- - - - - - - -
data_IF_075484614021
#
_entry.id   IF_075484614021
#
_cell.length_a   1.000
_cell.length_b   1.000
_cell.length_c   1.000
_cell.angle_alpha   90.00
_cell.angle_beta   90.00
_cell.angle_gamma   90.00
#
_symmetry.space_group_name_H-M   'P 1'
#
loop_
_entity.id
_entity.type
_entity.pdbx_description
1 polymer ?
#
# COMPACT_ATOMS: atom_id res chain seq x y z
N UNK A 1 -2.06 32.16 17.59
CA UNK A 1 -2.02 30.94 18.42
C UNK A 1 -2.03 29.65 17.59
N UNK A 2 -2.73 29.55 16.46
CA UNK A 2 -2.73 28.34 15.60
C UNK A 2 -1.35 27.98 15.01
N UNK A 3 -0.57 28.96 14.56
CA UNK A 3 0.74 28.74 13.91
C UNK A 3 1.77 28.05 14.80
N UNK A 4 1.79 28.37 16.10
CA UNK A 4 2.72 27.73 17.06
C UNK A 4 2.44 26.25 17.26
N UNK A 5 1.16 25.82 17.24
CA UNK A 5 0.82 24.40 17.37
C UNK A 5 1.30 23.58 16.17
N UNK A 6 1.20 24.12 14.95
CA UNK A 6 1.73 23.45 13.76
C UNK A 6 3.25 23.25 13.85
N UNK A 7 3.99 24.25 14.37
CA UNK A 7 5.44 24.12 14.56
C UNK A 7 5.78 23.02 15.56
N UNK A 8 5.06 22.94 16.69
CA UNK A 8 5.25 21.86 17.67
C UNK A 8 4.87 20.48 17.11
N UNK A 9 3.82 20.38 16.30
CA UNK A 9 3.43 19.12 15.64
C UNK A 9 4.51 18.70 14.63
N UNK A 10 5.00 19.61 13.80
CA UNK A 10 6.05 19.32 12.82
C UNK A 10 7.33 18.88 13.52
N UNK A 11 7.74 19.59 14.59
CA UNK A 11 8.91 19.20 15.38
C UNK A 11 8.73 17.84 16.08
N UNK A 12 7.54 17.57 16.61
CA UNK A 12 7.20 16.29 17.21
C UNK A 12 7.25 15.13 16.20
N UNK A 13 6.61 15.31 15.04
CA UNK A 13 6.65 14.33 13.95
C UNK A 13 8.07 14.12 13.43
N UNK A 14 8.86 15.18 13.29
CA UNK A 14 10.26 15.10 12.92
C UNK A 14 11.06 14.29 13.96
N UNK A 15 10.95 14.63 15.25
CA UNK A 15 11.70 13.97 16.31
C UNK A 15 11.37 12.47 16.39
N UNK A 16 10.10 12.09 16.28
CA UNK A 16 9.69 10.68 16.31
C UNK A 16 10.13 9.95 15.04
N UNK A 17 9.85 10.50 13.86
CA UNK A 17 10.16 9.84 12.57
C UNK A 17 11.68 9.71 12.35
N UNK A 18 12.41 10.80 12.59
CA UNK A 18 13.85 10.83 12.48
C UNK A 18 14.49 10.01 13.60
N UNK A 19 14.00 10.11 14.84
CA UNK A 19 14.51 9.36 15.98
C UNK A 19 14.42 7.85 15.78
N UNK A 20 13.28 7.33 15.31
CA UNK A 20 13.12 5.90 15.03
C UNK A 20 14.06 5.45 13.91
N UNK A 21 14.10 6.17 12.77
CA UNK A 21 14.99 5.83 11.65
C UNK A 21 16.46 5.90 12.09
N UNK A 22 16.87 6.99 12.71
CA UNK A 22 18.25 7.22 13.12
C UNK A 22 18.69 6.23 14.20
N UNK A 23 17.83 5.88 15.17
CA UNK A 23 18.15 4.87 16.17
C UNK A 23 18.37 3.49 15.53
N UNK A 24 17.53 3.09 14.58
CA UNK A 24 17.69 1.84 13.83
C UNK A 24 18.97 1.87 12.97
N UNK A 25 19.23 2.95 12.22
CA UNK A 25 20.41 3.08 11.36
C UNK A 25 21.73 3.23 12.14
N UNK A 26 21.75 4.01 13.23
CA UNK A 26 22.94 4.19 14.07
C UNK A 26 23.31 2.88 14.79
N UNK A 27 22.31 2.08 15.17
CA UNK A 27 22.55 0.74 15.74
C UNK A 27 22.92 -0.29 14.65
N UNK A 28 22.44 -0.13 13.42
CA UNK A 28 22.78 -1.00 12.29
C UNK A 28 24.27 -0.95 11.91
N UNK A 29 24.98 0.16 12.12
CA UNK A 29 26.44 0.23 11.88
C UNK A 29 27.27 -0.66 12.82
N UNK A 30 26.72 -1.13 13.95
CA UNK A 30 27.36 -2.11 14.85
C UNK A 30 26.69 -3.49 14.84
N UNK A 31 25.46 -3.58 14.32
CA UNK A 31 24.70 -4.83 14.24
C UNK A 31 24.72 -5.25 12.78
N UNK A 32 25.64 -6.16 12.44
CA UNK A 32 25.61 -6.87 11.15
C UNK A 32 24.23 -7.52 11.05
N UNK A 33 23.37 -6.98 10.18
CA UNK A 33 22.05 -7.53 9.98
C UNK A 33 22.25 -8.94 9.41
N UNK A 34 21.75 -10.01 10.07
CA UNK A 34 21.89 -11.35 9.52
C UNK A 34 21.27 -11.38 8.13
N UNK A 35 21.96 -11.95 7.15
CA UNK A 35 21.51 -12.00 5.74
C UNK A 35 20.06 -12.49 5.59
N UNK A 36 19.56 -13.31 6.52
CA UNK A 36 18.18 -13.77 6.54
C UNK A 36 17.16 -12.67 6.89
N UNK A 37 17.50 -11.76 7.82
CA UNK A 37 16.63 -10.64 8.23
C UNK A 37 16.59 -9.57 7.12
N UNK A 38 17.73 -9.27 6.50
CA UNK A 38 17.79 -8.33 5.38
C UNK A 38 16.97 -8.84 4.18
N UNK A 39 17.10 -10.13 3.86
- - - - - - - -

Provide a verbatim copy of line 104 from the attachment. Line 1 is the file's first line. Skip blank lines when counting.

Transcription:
C UNK A 28 24.27 -0.95 11.91